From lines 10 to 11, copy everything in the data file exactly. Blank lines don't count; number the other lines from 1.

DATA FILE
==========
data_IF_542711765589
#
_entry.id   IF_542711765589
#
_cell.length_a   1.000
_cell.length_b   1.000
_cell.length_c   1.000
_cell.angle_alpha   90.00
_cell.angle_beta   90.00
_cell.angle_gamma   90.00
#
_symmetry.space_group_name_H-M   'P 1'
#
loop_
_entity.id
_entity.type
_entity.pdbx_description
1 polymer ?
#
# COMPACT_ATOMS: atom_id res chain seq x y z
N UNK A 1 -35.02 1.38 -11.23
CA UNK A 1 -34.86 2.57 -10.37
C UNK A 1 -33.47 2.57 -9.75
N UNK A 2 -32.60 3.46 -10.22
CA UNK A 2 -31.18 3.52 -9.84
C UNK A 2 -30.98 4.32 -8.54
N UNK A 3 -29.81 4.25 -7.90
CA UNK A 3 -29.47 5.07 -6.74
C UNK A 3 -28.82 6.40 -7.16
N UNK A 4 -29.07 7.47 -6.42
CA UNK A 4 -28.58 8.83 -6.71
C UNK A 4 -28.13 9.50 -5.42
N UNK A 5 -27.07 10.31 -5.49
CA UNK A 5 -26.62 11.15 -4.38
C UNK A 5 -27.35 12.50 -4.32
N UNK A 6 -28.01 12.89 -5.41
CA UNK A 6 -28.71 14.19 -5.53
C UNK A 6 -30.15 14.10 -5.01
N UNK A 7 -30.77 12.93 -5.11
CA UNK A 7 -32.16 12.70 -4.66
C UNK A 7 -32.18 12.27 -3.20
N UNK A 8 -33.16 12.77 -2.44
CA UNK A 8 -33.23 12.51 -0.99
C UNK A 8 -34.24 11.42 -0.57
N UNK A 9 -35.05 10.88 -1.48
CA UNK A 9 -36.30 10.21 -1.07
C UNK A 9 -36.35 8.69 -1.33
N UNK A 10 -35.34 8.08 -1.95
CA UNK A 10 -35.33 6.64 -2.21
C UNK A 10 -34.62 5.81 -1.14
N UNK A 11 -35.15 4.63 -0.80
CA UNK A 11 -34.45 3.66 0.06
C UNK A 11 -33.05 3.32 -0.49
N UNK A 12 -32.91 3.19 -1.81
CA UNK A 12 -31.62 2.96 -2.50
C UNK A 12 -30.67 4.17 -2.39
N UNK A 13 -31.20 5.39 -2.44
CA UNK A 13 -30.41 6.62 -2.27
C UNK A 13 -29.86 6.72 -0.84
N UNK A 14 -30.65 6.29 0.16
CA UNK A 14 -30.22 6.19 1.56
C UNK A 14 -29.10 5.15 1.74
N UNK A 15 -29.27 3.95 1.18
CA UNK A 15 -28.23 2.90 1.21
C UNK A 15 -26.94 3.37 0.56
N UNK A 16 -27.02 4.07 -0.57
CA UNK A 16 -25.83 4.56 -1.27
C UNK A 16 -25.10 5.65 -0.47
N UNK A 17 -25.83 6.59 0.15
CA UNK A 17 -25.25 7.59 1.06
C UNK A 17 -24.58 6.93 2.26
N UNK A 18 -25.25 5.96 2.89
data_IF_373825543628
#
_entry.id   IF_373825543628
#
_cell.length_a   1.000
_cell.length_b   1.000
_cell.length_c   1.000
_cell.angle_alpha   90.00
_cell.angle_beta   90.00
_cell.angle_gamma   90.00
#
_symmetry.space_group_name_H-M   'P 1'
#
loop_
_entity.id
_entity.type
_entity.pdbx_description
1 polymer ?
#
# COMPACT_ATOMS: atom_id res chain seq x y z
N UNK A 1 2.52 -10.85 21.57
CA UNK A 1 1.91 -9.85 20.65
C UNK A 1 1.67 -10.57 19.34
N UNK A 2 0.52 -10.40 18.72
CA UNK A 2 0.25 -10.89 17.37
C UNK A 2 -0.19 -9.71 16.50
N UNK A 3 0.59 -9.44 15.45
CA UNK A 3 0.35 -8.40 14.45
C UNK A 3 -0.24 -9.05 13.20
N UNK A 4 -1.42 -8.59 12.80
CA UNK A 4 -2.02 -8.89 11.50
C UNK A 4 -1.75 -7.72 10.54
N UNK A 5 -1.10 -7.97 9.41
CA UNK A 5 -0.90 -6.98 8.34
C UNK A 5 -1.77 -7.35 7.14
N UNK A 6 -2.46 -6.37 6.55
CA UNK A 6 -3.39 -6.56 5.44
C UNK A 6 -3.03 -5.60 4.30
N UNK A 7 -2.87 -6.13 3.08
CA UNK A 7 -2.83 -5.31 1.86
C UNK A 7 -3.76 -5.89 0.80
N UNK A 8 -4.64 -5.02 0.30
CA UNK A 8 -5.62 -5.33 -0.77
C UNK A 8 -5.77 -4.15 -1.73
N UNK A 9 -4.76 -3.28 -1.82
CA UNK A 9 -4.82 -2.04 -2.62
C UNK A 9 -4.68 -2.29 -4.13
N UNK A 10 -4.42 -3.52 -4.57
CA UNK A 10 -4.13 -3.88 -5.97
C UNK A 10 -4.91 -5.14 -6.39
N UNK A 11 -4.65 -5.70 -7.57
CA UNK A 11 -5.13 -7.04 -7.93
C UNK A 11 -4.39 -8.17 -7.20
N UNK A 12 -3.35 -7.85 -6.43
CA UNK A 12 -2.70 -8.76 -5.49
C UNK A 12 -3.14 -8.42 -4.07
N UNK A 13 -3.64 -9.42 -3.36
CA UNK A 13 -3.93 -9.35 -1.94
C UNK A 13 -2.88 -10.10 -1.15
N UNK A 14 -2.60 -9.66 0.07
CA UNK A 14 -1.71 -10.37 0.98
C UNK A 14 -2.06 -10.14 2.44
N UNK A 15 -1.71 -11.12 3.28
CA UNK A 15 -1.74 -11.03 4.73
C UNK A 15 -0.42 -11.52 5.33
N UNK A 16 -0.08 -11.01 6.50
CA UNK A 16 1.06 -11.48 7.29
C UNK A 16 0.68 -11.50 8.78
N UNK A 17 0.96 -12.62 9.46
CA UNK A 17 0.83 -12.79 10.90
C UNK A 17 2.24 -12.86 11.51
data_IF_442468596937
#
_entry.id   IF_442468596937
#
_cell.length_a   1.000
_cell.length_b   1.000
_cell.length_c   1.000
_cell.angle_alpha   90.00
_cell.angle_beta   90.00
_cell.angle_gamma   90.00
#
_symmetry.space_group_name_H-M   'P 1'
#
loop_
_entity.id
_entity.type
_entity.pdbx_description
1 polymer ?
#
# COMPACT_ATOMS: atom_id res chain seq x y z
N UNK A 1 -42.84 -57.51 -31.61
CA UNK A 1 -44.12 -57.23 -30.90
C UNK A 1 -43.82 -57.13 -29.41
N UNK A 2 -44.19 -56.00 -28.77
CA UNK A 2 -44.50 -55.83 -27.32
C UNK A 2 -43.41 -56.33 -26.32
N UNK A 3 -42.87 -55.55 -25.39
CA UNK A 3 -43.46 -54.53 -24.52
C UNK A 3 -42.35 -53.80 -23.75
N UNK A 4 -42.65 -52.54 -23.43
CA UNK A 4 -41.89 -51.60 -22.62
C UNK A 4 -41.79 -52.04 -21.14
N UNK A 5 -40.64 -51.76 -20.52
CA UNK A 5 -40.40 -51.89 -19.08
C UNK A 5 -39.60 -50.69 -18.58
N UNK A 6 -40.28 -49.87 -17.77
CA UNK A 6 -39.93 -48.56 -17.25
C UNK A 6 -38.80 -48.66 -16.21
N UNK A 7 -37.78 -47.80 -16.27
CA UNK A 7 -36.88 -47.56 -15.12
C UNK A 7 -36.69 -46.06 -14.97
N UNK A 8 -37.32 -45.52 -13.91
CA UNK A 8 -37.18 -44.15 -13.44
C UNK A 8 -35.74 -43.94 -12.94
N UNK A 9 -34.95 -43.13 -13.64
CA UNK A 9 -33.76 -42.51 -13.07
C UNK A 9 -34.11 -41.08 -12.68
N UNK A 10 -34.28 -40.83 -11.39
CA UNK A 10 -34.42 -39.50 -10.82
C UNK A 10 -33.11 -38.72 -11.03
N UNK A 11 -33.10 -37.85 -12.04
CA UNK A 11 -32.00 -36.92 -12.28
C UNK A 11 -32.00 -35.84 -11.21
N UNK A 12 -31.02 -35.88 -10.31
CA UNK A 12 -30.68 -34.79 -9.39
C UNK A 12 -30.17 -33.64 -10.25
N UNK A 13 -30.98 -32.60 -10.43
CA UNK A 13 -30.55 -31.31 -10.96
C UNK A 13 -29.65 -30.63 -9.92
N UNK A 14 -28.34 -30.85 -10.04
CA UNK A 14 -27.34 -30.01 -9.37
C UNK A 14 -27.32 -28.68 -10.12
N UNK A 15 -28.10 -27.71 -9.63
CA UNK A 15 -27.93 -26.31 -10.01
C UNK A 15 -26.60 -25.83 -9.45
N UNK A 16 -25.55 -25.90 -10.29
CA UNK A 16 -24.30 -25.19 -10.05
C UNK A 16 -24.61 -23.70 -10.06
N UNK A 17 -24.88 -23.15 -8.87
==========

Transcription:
_cell.angle_gamma   90.00
#